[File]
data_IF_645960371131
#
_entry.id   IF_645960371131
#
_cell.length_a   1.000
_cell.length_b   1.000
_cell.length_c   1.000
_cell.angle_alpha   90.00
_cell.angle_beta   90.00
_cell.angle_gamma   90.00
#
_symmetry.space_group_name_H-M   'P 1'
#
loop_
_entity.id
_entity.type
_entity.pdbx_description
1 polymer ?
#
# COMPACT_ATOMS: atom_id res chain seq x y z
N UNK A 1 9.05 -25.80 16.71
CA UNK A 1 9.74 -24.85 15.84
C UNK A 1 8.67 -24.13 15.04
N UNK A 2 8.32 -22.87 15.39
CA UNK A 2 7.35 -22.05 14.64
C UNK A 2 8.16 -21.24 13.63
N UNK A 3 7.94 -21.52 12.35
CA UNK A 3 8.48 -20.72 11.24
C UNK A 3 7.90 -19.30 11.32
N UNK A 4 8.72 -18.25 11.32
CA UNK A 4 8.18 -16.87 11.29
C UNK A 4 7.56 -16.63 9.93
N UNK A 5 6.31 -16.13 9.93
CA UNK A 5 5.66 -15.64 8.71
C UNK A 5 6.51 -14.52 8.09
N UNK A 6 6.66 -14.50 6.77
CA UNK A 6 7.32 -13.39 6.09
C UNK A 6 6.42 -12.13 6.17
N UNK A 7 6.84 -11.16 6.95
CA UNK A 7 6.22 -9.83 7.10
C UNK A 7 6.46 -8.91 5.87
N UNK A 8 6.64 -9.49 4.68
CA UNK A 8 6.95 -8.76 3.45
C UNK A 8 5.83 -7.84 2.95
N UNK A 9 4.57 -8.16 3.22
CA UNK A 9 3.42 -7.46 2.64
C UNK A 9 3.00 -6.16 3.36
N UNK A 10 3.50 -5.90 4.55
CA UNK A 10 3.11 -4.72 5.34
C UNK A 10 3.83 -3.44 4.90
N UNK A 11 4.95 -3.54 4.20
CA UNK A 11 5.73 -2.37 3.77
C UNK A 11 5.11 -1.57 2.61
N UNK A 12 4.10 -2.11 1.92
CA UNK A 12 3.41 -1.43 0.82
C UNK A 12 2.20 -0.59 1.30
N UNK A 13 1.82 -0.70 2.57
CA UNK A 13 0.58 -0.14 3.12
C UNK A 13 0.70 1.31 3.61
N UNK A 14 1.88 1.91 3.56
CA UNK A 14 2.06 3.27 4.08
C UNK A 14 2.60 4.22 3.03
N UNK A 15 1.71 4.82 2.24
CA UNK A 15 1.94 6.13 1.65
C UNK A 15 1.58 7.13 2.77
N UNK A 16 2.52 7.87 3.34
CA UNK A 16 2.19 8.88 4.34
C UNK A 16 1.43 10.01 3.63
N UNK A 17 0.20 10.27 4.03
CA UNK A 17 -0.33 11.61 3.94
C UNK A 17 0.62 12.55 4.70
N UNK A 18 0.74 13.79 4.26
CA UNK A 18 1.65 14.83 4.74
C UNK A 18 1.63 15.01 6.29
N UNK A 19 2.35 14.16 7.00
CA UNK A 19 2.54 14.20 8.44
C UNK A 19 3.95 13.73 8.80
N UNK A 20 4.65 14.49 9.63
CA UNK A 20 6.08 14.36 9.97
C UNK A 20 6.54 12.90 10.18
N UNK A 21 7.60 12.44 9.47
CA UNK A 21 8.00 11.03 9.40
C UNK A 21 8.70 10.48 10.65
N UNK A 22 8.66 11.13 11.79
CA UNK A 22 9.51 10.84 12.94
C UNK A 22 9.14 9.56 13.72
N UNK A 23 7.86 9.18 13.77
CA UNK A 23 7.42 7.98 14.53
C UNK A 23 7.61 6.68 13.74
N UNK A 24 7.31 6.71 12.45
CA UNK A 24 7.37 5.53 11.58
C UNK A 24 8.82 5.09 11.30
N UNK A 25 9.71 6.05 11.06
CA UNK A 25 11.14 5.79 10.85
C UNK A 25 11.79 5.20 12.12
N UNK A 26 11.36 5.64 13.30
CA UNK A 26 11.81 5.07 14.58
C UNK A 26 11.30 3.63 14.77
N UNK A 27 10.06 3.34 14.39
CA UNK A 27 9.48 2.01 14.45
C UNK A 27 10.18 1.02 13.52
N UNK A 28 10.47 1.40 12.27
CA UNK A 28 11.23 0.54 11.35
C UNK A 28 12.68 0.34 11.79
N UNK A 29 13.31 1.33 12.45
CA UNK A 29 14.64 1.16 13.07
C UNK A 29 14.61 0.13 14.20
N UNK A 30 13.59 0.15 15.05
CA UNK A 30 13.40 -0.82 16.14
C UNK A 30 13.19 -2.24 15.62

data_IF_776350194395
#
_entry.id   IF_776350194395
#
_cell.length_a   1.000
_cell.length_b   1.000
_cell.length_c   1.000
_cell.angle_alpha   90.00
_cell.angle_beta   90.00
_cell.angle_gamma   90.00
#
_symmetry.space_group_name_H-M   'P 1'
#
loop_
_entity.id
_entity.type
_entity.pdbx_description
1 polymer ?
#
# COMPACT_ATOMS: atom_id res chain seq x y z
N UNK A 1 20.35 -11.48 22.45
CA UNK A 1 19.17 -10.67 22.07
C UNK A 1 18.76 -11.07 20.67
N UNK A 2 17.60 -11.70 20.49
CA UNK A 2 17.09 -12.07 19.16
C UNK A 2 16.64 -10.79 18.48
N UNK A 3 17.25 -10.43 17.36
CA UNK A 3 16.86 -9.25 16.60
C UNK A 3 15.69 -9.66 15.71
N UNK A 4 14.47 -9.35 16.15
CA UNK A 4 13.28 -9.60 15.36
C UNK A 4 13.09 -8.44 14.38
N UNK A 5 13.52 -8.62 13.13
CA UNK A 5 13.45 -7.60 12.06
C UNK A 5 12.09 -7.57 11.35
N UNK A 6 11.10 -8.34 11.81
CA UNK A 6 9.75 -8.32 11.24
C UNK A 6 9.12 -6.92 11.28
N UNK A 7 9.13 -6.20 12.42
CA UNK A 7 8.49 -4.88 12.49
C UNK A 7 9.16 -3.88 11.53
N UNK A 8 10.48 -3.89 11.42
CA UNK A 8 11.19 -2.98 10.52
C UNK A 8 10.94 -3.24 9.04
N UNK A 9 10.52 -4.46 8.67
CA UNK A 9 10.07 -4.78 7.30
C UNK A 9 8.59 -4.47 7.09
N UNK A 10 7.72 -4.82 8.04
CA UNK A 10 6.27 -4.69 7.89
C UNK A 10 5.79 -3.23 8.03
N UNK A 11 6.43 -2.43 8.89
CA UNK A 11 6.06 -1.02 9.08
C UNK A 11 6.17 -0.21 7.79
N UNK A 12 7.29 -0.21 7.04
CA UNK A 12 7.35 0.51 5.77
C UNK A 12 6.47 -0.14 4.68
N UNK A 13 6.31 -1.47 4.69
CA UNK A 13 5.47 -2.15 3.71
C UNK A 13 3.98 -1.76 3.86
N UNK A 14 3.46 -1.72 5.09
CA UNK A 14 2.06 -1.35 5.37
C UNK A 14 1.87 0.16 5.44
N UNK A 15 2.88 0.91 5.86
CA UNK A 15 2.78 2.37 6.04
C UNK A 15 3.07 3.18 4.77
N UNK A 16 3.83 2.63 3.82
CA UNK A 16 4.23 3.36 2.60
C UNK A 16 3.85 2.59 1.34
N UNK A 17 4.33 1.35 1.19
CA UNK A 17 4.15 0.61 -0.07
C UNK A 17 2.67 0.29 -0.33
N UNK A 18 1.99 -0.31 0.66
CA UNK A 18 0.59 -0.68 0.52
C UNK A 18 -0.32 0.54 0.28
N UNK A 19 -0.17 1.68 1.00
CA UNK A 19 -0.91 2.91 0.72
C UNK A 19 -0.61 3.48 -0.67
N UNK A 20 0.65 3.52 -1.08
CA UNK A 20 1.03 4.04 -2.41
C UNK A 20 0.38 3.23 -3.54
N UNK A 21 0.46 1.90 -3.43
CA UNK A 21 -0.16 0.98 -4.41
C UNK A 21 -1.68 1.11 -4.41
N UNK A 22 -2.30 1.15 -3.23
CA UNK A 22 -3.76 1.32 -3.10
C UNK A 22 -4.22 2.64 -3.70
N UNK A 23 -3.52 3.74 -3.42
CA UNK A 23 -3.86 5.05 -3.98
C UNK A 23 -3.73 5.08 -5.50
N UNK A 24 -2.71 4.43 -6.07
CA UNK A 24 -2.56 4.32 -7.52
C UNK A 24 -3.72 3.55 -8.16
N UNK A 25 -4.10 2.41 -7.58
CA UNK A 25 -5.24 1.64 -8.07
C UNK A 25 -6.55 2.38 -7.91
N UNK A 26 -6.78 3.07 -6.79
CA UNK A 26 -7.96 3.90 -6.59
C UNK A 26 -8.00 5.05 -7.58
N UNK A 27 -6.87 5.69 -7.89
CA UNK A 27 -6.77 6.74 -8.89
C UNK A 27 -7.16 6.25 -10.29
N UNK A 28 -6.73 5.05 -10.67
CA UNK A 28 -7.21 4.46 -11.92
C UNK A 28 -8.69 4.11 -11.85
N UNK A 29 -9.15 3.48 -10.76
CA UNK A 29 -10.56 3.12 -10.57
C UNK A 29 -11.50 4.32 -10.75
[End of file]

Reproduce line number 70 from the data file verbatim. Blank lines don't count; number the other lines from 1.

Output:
CA UNK A 17 -0.33 11.61 3.94